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Rising Stars: Meet Seris C.

Today we’d like to introduce you to Seris C.

Seris, we appreciate you taking the time to share your story with us today. Where does your story begin?
My journey actually begins on Youtube, back in 2006. As a nerdy kid in middle school, I really enjoyed surfing the internet for anime, manga, and video game-related content.

One of these days after school, I came across a Youtube channel, known still as Fighting Dreamers Pro, of these adults who would create their own costumes and dress up as fictional characters – cosplayers.

I really enjoyed the skits and the videos they made and was heavily inspired by the costumes that they created. I thought… “I want to do that too”. So the following Halloween, I threw together what I consider to be my first cosplay costume, and wore it not only during the holiday but also to the first convention I ever attended.

Since then, I have been teaching myself how to style wigs, sew, pattern make, knit, and even craft armor and props with foam. I have reached the point where I make almost all of my own costumes now, despite being legally blind. Usually, if I do commission other cosplayers, it’s directly related to my disability and often requires a skill that’s inaccessible to me because of my vision.

I have even competed in regional competitions; have made tutorials; created and sold various custom wigs and costumes, and have been featured in various cosplay zines. While a lot of what I do now is fairly niche in nature, I am always looking for new ways to challenge myself and connect with other creators who share similar passions.

Can you talk to us a bit about the challenges and lessons you’ve learned along the way? Looking back would you say it’s been easy or smooth in retrospect?
To start, I am legally blind. And as you can expect, this has posed issues not only in the crafting process but also in modeling and even safely walking around conventions. Over the past 16 years, I have learned what ways I can cope with or work around my visual impairments, but I’ve also learned where my limits are.

Prior to adulthood, visual aides and visual technology hadn’t improved to the point where I could just wear a pair of contacts that work for me – and in truth, they still aren’t truly accessible. We didn’t have the option of picking a pair of contacts that would correct my vision, so I often cosplayed with just my glasses. Unfortunately, many folks in the cosplay and convention scene discriminate against people with visual impairments, and oftentimes in ways that they don’t even realize are harmful.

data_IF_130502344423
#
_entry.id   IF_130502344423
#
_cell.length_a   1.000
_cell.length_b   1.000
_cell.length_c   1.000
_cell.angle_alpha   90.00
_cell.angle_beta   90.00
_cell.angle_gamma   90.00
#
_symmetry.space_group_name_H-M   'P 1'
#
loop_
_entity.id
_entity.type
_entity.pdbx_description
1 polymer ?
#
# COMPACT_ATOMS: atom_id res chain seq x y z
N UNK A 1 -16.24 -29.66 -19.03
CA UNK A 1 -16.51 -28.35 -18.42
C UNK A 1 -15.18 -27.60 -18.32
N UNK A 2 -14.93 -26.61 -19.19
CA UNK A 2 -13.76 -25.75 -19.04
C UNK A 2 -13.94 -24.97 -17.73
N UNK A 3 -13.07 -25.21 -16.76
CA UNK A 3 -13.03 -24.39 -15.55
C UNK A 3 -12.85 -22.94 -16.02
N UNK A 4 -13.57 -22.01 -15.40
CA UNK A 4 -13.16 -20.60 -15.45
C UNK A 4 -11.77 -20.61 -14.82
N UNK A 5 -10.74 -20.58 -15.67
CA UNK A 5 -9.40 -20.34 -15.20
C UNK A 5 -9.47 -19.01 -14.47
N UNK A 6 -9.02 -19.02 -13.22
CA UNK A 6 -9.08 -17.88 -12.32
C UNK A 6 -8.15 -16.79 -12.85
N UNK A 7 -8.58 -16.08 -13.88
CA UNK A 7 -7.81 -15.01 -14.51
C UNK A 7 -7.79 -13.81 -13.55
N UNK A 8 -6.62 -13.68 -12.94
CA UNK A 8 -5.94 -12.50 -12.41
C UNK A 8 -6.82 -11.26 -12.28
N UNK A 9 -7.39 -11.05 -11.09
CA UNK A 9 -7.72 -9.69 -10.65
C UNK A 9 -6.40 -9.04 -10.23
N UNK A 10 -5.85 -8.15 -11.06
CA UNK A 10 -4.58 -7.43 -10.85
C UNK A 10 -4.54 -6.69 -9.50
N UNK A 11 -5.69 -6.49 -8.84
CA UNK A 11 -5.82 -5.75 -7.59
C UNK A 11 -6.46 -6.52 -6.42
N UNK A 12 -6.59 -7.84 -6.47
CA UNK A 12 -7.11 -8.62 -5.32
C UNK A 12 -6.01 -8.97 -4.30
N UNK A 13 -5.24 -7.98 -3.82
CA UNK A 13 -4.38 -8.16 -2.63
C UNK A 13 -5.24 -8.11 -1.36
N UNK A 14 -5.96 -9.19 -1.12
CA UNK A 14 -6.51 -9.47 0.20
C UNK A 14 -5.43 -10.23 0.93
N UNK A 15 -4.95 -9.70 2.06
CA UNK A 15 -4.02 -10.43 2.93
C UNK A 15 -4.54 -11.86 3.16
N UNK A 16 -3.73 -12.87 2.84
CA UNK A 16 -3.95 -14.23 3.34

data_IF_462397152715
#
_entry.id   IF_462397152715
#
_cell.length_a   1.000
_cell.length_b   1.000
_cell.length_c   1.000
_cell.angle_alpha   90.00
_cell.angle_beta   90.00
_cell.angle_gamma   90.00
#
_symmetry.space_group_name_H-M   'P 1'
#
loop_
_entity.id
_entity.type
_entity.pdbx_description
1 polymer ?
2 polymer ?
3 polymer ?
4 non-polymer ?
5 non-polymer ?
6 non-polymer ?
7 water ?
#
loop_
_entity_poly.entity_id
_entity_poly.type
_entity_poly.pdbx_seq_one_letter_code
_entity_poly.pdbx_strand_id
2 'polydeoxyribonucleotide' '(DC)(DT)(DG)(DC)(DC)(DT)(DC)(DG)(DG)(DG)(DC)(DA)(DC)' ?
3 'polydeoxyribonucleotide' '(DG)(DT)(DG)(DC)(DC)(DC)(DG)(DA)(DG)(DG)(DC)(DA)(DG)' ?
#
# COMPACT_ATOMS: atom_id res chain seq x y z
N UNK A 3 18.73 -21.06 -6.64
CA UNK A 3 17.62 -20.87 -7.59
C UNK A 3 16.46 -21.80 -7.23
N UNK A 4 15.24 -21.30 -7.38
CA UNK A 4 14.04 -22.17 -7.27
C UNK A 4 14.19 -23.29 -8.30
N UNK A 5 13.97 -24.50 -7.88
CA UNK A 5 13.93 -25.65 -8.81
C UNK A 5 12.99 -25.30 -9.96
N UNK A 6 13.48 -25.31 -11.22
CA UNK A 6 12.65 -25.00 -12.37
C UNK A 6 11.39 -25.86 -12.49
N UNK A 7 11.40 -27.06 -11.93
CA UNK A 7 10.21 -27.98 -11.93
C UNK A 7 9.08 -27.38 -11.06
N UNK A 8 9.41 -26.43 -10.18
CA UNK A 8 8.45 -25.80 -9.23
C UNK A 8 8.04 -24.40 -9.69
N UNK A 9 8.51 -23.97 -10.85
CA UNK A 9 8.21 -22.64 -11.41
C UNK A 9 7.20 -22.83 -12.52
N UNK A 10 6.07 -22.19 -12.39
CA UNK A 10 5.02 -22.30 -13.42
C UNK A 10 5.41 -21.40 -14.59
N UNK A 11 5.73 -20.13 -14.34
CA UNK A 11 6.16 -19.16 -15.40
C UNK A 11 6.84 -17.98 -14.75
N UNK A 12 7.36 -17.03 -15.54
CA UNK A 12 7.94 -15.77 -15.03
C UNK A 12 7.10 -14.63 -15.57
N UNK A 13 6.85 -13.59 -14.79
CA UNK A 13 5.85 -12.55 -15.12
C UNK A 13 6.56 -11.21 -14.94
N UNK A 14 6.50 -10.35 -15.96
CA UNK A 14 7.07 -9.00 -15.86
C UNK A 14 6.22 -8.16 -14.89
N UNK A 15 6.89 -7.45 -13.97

For example, being asked to constantly remove your glasses for photos so you “look more like the character” is not only unkind towards the person but also can lead to wear and even sometimes damage to the glasses if the cosplayer isn’t careful. I’ve had times where I’ve nearly broken my glasses frames just to make sure they weren’t visible in the photo that someone wanted to take off my costume.

It’s incredibly discouraging for anyone who is trying to just enjoy the atmosphere of a convention. It can also make a person feel like they are less than or not “as good” as a cosplayer or costumer simply because they are visually impaired.

Even now that I have contacts, my contacts don’t actually fully correct my vision. I was given a choice of picking between different types of contacts that couldn’t actually correct all of my symptoms. And so even though I have contacts, I only have roughly 30% of my vision when I wear them. I cannot read. I can’t tell who people are from a distance.

And I can’t do certain tasks while wearing them because my vision is so unclear. But it has helped me be able to attend events or model, with the help of a handler. I have been able to have more autonomy with the contacts when I’m cosplaying, and the commentary has been lesser.

But that being said, even with contacts, I have had many instances where I have worked with photographers that didn’t seem to understand that just because I have contacts, it doesn’t mean that I can actually see 20/20.

And so, I’ve had many interactions with photographers who became incredibly awkward or even unprofessional when they realized that they would have to assist me during photoshoots. That is to say that, while things have improved over the years, I still have difficulties even today.

Thanks for sharing that. So, maybe next you can tell us a bit more about your work?
I am a costumer and a cosplayer. I design and make my own costumes, specializing in wig styling and sewing. One of the things that tend to set me apart is the fact that many of my costumes are based on less popular media and more niche interests.

For a period of time, I was one of the only cosplayers within a specific sub-community and am the only one of said community to have been featured on the podcast’s live fan art feature, as well as in a magazine.

I am a big advocate within this community, both on disability and LGBT-related issues in the cosplay and convention scene, but also I am an advocate for self-expression in a community that has turned away from its roots.

Contact Info:

Image Credits
Michael P. Hoover Photography, Moonlit Milo, and Sapphire Shots

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